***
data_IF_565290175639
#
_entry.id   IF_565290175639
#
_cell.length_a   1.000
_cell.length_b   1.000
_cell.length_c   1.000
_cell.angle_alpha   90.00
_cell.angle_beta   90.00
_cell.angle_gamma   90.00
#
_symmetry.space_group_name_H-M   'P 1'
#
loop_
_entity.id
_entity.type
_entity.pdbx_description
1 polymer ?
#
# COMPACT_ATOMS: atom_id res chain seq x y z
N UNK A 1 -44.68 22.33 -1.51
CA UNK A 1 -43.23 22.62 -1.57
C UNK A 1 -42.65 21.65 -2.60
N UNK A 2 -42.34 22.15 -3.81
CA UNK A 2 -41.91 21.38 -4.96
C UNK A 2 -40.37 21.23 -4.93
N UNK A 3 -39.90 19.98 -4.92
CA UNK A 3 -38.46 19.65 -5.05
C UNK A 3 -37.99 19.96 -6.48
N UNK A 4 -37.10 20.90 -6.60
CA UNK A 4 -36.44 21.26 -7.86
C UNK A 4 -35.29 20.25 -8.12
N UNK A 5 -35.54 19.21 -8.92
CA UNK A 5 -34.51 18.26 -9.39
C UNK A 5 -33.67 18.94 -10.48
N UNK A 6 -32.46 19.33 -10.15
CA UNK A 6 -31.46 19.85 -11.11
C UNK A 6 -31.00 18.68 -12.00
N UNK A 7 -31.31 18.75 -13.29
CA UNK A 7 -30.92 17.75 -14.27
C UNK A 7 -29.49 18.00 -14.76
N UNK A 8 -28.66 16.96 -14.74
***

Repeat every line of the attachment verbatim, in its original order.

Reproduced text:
data_IF_565290175639
#
_entry.id   IF_565290175639
#
_cell.length_a   1.000
_cell.length_b   1.000
_cell.length_c   1.000
_cell.angle_alpha   90.00
_cell.angle_beta   90.00
_cell.angle_gamma   90.00
#
_symmetry.space_group_name_H-M   'P 1'
#
loop_
_entity.id
_entity.type
_entity.pdbx_description
1 polymer ?
#
# COMPACT_ATOMS: atom_id res chain seq x y z
N UNK A 1 -44.68 22.33 -1.51
CA UNK A 1 -43.23 22.62 -1.57
C UNK A 1 -42.65 21.65 -2.60
N UNK A 2 -42.34 22.15 -3.81
CA UNK A 2 -41.91 21.38 -4.96
C UNK A 2 -40.37 21.23 -4.93
N UNK A 3 -39.90 19.98 -4.92
CA UNK A 3 -38.46 19.65 -5.05
C UNK A 3 -37.99 19.96 -6.48
N UNK A 4 -37.10 20.90 -6.60
CA UNK A 4 -36.44 21.26 -7.86
C UNK A 4 -35.29 20.25 -8.12
N UNK A 5 -35.54 19.21 -8.92
CA UNK A 5 -34.51 18.26 -9.39
C UNK A 5 -33.67 18.94 -10.48
N UNK A 6 -32.46 19.33 -10.15
CA UNK A 6 -31.46 19.85 -11.11
C UNK A 6 -31.00 18.68 -12.00
N UNK A 7 -31.31 18.75 -13.29
CA UNK A 7 -30.92 17.75 -14.27
C UNK A 7 -29.49 18.00 -14.76
N UNK A 8 -28.66 16.96 -14.74